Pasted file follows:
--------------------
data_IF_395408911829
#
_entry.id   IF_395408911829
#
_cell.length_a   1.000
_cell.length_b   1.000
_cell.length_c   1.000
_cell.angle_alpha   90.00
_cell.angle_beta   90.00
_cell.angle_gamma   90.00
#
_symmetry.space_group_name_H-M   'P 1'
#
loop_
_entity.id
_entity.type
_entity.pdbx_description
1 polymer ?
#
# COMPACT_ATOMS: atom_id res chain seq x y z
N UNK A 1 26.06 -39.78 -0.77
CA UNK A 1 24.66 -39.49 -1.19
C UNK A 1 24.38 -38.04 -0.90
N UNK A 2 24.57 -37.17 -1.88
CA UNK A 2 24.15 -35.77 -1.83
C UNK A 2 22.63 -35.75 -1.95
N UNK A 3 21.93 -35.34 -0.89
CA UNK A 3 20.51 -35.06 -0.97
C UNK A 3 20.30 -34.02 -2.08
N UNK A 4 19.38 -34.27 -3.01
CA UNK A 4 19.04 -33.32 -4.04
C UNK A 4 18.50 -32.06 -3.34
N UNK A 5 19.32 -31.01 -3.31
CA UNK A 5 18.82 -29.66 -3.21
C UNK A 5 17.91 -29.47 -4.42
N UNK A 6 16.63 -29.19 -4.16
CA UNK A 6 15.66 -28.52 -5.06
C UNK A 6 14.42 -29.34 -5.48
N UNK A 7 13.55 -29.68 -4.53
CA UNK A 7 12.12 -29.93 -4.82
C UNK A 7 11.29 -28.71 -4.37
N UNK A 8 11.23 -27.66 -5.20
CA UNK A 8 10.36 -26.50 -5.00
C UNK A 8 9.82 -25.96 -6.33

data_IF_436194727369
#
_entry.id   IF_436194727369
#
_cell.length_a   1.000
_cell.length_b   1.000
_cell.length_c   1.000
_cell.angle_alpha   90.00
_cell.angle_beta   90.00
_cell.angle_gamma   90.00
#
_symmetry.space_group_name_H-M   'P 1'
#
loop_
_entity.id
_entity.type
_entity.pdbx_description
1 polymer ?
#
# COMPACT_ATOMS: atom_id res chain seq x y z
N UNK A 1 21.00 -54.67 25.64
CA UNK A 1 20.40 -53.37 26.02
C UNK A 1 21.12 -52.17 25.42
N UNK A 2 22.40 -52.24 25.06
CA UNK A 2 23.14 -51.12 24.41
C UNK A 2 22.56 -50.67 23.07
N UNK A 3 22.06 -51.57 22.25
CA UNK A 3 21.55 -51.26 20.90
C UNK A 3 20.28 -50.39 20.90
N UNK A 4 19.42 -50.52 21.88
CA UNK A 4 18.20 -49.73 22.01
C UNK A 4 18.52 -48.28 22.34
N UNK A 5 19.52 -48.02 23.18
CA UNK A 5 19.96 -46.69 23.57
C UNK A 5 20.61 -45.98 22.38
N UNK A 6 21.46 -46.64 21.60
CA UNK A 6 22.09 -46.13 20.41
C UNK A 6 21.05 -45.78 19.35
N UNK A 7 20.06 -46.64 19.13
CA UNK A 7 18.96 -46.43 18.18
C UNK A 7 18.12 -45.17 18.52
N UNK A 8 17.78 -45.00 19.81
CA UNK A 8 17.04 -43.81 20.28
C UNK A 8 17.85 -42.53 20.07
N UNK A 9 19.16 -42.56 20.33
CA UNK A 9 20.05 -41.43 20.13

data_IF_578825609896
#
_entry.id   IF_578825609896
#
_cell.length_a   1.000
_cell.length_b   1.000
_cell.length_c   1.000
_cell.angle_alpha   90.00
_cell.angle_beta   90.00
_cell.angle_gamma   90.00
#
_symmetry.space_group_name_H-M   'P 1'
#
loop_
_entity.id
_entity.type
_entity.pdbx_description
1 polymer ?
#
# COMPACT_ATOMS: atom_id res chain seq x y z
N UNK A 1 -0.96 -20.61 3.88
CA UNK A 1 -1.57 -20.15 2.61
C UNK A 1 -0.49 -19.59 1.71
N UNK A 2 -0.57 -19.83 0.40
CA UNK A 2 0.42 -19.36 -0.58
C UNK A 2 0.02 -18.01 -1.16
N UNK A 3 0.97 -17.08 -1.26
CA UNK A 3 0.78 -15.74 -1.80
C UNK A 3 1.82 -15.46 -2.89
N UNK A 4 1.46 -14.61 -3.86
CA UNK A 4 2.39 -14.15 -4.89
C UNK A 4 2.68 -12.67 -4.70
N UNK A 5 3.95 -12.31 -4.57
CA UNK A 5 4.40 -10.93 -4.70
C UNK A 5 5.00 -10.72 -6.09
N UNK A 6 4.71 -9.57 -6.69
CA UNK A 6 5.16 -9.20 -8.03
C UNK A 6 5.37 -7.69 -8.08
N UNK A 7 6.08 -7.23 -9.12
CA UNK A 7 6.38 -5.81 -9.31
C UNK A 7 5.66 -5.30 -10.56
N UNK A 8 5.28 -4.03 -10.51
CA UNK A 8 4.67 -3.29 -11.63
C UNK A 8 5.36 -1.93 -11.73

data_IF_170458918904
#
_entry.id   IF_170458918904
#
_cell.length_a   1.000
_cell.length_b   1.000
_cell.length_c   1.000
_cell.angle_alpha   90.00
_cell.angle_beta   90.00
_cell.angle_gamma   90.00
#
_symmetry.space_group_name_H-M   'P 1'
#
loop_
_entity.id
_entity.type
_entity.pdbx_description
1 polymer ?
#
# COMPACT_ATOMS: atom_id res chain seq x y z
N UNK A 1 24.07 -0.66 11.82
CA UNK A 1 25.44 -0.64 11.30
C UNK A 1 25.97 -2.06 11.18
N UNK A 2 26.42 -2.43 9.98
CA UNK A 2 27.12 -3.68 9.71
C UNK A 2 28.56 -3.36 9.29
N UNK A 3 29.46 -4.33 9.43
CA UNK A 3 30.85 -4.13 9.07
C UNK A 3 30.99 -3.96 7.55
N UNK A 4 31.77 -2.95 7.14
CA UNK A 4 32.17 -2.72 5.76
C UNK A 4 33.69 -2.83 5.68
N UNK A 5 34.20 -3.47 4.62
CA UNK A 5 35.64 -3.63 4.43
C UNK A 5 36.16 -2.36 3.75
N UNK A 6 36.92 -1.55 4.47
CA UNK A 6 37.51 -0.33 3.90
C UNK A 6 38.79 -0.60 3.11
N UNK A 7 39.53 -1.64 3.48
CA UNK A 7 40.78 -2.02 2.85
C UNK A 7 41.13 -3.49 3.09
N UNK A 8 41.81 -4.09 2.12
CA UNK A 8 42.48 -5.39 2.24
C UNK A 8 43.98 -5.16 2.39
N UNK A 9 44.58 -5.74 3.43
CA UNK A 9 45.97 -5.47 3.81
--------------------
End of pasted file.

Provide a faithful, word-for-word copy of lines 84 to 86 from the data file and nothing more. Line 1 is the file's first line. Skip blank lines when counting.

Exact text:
CA UNK A 7 18.96 -46.43 18.18
C UNK A 7 18.12 -45.17 18.52
N UNK A 8 17.78 -45.00 19.81